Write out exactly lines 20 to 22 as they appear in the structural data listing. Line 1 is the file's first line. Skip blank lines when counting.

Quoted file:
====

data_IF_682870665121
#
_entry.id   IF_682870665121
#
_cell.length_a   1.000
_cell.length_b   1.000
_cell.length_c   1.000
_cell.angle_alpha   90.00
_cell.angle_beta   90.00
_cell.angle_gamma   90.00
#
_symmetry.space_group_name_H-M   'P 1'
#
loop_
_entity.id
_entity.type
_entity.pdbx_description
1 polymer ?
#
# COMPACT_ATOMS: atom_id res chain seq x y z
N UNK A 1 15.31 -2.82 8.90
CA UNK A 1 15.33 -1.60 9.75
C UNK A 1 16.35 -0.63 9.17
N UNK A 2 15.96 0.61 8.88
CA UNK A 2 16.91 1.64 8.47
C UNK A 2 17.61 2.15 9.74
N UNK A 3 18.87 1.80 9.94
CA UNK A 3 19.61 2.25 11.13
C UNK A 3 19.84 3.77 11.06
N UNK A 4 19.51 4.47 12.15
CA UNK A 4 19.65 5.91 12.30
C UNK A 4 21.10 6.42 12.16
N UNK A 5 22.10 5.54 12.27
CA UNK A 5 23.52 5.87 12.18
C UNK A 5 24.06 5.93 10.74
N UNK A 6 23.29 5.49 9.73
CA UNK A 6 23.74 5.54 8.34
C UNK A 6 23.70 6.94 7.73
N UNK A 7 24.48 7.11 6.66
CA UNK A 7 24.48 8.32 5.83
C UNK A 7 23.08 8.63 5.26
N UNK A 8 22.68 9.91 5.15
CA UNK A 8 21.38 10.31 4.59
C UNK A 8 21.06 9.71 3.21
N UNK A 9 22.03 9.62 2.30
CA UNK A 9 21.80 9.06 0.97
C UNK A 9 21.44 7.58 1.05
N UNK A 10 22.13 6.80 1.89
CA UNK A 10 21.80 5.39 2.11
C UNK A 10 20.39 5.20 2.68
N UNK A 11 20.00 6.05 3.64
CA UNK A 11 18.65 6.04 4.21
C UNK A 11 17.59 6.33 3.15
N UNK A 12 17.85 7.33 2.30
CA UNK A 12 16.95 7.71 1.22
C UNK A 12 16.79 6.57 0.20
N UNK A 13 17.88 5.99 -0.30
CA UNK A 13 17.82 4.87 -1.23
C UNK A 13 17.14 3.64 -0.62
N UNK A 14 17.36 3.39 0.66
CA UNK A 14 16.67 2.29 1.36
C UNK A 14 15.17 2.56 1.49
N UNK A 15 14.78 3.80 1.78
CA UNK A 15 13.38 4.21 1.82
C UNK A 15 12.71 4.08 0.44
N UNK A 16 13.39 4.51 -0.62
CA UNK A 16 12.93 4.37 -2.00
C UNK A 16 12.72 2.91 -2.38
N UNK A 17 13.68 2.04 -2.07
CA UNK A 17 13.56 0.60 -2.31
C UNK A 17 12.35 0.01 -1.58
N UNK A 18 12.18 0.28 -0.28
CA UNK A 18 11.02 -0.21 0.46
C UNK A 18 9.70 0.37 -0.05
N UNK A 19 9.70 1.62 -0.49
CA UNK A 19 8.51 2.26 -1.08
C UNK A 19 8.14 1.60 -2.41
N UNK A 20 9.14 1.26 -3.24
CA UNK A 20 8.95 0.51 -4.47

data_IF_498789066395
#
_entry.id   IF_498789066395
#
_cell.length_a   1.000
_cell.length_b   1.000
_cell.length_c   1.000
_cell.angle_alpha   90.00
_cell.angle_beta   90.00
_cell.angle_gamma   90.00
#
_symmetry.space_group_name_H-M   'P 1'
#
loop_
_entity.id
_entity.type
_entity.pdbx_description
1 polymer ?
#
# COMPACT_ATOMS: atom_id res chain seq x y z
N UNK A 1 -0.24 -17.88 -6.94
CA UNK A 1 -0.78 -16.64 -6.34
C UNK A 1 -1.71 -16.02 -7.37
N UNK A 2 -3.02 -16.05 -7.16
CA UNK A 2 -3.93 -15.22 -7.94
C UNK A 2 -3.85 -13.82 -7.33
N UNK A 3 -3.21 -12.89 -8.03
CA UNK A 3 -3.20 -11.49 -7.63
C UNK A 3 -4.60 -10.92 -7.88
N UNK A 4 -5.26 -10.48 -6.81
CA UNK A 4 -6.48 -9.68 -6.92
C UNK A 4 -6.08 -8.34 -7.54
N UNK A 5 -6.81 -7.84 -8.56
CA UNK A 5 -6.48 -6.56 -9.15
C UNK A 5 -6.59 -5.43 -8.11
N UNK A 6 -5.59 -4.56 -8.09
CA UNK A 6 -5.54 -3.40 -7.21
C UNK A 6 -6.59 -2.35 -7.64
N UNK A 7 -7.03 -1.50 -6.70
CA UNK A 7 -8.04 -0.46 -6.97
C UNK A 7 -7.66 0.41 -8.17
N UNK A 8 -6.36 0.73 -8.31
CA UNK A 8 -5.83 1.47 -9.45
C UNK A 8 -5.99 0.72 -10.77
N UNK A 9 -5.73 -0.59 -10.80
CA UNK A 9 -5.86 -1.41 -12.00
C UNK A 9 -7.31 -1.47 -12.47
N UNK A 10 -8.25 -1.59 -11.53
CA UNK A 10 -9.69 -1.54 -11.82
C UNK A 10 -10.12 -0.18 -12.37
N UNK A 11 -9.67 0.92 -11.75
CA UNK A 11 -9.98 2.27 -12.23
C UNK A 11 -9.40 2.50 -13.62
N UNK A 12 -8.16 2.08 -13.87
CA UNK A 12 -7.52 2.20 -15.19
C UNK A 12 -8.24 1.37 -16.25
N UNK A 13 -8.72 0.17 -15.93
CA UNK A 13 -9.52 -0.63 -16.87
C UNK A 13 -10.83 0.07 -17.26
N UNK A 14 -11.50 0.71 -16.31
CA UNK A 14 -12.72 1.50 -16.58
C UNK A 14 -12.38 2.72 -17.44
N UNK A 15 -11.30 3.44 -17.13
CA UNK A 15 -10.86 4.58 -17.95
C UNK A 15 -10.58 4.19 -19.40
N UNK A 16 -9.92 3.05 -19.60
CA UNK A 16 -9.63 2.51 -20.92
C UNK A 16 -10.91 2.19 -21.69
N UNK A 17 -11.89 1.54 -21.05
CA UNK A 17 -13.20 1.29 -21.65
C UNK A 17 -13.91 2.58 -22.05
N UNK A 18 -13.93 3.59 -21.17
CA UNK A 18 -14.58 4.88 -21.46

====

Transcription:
# COMPACT_ATOMS: atom_id res chain seq x y z
N UNK A 1 15.31 -2.82 8.90
CA UNK A 1 15.33 -1.60 9.75